Authors Discuss Conflict Management Textbooks and Offer Advice on Tenure, Publishing, and Time Management
Susan Raines, Maia Hallward, Charity Butcher discuss their new textbooks in Conflict Management
KENNESAW, Ga. (Feb 14, 2020) — “You can’t be conflict avoidant if you’re going to be a manager,” says Susan Raines, as she kicks off the textbook discussion. “Alternatively, you can be a conflict-aholic. If you or someone you work with is, this book is for you!” Conflict Management for Managers: Resolving Workplace, Client, and Policy Disputes, 2nd edition discusses organizational, community, and workplace conflict. It’s especially useful for managers who deal with difficult employees—the Eeyores, divas, rock stars, and employees who have checked out of the job, but just haven’t quit.
According to Raines, she wanted to publish a second edition to address changes that were suggested by experts in the field who utilize the book regularly in their classes and workshops as well as evolution of the field as a whole. Since the book is used to train national ombuds, a chapter was added in the 2nd edition to coach ombuds.
Other sections that were added:
- Diversity and Inclusion
- Strategic Leadership
- Organizational Culture Change (i.e. Uber case study)
A Ph.D. student in the audience asked if people can adapt overtime to different conflict styles, or if they fall into old habits? According to Raines, the five conflict styles are to avoid, collaborate, compromise, accommodate, and compete. According to Raines, over our lifespan, we naturally evolve and change, especially when coached. Education and skill building help increase our adaptability to conflict styles.
Butcher and Hallward on Understanding International Conflict Management
According to Butcher, the inspiration for Understanding International Conflict Management came from searching for a textbook that filled the gaps between broad mechanisms used in conflict management and issue areas in the field. They felt their textbook should combine broad mechanisms, issue areas, case studies, discussion questions, and engagement ideas in conflict management. They also wanted an opportunity to add chapters on buzz topics such as transitional justice, reconciliation issues, gender and identity, refugee migration, and other emerging global issues.
One of the most exciting opportunities of the textbook was the ability to showcase the strength of the faculty and students from the School of Conflict Management, Peacebuilding and Development through their research and written chapters. Of the 17 chapters in the textbook, 13 of the chapters were written by or in collaboration with a student or faculty member from the School of Conflict Management. This is a great way to demonstrate the interdisciplinary nature of the Ph.D. in International Conflict Management program.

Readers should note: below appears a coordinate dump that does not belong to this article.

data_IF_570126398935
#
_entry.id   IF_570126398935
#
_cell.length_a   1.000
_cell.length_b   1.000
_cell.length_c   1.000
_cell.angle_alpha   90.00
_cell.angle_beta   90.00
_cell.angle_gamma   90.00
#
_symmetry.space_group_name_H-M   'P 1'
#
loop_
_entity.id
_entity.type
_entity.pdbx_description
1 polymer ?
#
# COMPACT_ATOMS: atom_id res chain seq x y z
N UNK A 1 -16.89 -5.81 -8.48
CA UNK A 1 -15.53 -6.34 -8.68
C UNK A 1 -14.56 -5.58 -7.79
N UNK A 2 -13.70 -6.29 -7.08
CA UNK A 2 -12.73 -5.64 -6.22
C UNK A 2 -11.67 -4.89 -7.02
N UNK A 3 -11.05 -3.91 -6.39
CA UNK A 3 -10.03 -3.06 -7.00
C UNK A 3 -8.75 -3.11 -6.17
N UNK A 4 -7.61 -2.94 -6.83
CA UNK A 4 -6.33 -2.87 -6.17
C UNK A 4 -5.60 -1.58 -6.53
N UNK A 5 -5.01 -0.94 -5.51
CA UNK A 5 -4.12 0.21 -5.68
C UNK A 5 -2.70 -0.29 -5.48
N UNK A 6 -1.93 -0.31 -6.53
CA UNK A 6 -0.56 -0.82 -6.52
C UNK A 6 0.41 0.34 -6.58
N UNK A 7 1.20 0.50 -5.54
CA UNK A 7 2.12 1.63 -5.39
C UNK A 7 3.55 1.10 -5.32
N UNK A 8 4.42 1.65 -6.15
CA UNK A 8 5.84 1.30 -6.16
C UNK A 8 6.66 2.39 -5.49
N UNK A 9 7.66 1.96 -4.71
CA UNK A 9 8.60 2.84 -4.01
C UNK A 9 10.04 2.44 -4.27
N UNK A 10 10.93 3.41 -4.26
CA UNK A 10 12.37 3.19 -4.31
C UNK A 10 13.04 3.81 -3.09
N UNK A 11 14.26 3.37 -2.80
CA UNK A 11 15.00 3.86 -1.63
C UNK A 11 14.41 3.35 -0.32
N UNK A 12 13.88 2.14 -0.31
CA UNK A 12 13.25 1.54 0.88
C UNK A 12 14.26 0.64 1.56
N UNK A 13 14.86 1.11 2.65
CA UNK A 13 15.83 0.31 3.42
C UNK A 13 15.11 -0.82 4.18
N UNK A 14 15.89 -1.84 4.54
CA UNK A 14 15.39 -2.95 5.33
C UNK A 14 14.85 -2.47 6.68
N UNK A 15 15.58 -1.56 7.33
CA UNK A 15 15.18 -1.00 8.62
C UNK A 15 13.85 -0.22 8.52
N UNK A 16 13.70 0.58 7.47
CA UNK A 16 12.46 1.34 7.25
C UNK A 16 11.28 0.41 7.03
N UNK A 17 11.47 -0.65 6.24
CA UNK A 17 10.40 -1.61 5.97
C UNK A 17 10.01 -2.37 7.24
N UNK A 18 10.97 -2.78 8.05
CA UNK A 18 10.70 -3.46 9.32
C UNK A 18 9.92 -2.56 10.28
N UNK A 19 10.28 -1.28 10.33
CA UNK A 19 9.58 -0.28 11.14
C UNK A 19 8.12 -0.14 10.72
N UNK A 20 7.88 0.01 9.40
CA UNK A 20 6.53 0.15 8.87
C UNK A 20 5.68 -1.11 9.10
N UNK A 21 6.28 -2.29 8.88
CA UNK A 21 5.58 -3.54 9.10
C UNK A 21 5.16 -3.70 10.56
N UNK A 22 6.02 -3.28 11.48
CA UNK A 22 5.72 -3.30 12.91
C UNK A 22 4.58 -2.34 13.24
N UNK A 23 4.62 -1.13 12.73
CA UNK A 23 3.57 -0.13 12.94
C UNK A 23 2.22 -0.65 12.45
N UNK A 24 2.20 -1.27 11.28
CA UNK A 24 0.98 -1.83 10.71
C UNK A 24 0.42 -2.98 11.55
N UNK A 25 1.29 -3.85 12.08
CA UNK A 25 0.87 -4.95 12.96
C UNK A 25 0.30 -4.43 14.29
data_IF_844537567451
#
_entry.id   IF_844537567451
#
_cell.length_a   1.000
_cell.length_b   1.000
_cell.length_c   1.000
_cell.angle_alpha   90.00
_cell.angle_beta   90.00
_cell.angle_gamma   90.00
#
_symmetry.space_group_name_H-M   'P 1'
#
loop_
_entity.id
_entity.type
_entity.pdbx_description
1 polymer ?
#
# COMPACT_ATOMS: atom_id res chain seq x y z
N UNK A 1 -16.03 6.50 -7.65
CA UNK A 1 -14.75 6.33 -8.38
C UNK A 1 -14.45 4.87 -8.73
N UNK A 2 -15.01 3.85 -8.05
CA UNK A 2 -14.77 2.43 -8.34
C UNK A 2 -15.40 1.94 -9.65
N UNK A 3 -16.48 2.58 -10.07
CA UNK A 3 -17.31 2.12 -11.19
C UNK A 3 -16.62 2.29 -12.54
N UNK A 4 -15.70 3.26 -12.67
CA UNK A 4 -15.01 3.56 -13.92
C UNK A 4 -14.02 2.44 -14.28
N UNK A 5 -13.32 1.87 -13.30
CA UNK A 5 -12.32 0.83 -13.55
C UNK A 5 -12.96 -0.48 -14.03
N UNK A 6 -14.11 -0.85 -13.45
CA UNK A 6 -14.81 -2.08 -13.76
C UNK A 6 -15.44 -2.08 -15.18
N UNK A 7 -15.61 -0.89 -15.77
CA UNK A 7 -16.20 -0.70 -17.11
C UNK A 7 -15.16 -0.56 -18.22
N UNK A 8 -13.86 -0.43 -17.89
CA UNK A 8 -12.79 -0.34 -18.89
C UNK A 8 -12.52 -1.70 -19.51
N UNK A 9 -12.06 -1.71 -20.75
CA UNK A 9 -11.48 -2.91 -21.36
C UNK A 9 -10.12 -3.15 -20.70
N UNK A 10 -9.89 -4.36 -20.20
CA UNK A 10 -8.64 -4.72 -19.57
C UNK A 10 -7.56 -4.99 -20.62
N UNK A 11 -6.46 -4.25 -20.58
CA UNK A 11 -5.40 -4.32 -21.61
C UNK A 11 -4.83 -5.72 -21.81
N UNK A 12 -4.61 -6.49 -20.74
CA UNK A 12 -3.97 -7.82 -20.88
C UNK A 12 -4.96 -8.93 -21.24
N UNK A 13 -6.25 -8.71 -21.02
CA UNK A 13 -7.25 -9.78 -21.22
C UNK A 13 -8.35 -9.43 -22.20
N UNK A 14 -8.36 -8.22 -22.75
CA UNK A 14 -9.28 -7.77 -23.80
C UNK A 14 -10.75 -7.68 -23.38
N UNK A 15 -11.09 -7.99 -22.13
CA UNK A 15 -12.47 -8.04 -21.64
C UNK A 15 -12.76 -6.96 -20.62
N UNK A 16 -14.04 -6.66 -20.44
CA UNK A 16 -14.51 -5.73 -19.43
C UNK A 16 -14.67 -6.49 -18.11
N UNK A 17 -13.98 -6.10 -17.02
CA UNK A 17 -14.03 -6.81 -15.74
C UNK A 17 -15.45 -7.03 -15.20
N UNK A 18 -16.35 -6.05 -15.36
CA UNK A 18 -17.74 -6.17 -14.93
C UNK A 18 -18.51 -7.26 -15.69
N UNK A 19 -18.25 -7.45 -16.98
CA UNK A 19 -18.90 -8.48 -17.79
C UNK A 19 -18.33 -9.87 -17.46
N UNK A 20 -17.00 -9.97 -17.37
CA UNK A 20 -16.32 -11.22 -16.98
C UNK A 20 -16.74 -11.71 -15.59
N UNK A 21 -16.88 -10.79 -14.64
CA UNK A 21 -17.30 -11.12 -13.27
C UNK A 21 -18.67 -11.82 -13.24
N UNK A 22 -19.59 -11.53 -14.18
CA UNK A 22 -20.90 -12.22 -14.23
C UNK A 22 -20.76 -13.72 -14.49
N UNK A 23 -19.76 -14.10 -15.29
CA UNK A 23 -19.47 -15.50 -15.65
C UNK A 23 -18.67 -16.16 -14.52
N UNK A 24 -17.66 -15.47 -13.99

- Chapter 3: International Negotiation Thomas Doleys and Timothy Hedeen
- Chapter 4: International Mediation Susan Raines and Brittany Foutz
- Chapter 5: Nonviolent (Civil) Resistance in International Conflict Management Maia Hallward and Lina Tuschling
- Chapter 6: United Nations Peacekeeping in International Conflict Management Volker Franke and Karen Guttieri
- Chapter 8: Transitional Justice Maureen Wilson and Edwin N. Njonguo
- Chapter 11: Information and Communication Technologies for Peace: A Primer for the Peacebuilding Community Madhawa "Mads" Palihapitya, Pasan Palihapitiya, and Joseph G. Bock
- Chapter 12: Gender and International Conflict Management Debarati Sen, Loubna Skalli Hanna, and Nicole Junker
- Chapter 13: Ethnicity, Religion and Conflict Management Charity Butcher and Kathleen Kirk
- Chapter 14: Economic Issues in International Conflict Marcus Marktanner, Almuth Merkel, and Luc Noiset
- Chapter 15: Refugees and Migration Brandon Lundy and Sherrill Hayes
Do you write a book and then look for a publisher OR do you look for a publisher and then write the book?
According to the Raines, Hallward, and Butcher, you write a book proposal and pitch it to publishers first and then write for the publisher’s audience. This way, you do not risk losing chapters or content you’ve already written.
What does the peer review and publishing process look like for books?
The first step in publishing a book is to submit a proposal and a couple chapters then receive feedback and approval to move forward. At this point, editors collect the rest of the chapters to submit a full manuscript for peer review. Once reviews are returned, editors and authors revise the manuscript for the final copy edit stage. Through this process, sometimes chapters get denied or removed, so editors must decide if they can add some of the material to other chapters or if they must remove the content entirely. The goal is to offer chapters that fill a niche for courses in taught in the subjects of the textbook. If the chapters are not based on program curriculum, then peer reviewers who teach in these programs will not approve for the chapters to stay in the textbook.
How do you set aside enough time to write a book along with working full time and other life obstacles?
Raines gave an example: Let’s say a publisher gives you approximately 12 months to write 600 pages. You could either devote an hour a day or divide the number of pages you need by the time to figure out how much you should devote a week. In Raines’ case, she used the second formula to devote a large chunk of time in one sitting each week.
Tips on getting tenure
- Publish as much as possible, articles and books
- Start with articles to learn the full process of publishing
- Publish your dissertation as part of a book volume or chapter, or a book as a whole
Overall, the dynamic discussion offered a great opportunity for the authors to discuss their textbooks, some of the faculty to discuss the chapters they contributed, and Ph.D. students to learn about the publishing process. We are extremely proud of our faculty and students’ accomplishments!